9. Thanks for this. There is some information there and it confirmed what I suspected...that travel on the Dniepr and Desna is possible but "very demanding". A depth sounder is recommended. One intriguing statement was that boat tours have started again up the Pripyat River - surprising given the known high radiation levels in the silt in Lake Kiev.
  10. I'll try to get some pictures up. There are a lot of marinas around Kiev, and a lot of nice looking boats. Didn't see any up at Chernihiv though.
  11. That's a kind offer, Tony. As you suggest, it is easier with practical, hands-on experience on engines and equipment. I have got a number of books, which I am reading, including several mentioned here, but it's so much easier to understand when you can get your hands on the real thing while asking an instructor about things. I like the fact that the RCR course has a basic course and also a maintenance course!
  12. I recently spent a week in northern Ukraine, a beautiful area of endless forests, marshes and rivers (with background radiation lower than in London....but sure there will be radiation comments). While there I saw the really substantial rivers off the Dnieper river...in particular the Desna at Chernihiv and the Snov at Sedniv. At Chernihiv is a substantial but disused river port and I understand that all these rivers are navigable for many hundreds of miles further into Belarus and Russia. So has anyone done this? There are hundreds (possibly thousands) of pleasure boats around Kiev on the Dniepro and I know that there used to be a hydrofoil service in the 1970s and 1980s up the Pripyat River (with I believe at least one hydrofoil forever stranded at Chernobyl town). I also took a trip up to the Kiev dam at Vyshorod, including through the lock there into the Kiev Reservoir but was surprised at how few cargo ships there were: just dredgers, sand barges and plenty of trip boats. I just wonder if anyone has explored this region by boat before?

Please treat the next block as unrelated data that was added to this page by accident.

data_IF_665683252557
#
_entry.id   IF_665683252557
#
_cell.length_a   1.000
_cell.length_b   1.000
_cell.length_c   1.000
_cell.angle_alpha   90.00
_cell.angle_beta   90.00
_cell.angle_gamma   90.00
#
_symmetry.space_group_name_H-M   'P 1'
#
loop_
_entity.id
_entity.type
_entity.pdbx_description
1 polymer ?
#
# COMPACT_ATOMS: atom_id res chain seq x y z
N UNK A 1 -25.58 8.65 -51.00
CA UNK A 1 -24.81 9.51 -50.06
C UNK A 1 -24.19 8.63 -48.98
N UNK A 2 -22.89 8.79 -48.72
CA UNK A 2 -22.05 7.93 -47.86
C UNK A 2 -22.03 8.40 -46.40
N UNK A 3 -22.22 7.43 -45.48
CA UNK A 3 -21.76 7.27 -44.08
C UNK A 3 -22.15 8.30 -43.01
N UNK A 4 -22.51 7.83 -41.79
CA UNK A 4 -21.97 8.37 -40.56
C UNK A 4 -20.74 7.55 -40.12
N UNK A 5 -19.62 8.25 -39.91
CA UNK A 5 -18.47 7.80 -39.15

13. Thanks. Much appreciated context. I was already a bit concerned about RYA content as I also sail and have seen widely varying quality. It's galling to pay a couple of hundred quid to be taught by someone who knows less than I do. I'm trying to arrange home travel in order to do the two RCR courses. It does surprise me that with a gap in the market, someone else hasn't picked up where you left off. Although RCR do seem to offer a "personalised" course as well. Again, thank you to all who contributed with mentions and recommendations! ?
  14. Thanks also. I know Tony mainly from reading his brilliant posts in the infamous "Width of the canal" thread about boat squat a few years ago. ? His web page has a lot of valuable information as well. The RCR course explicitly covers both engine and electrics, so does indeed fit the bill for me! Edit: Having looked through Tony's website, it seems he has handed over his course notes to RCR.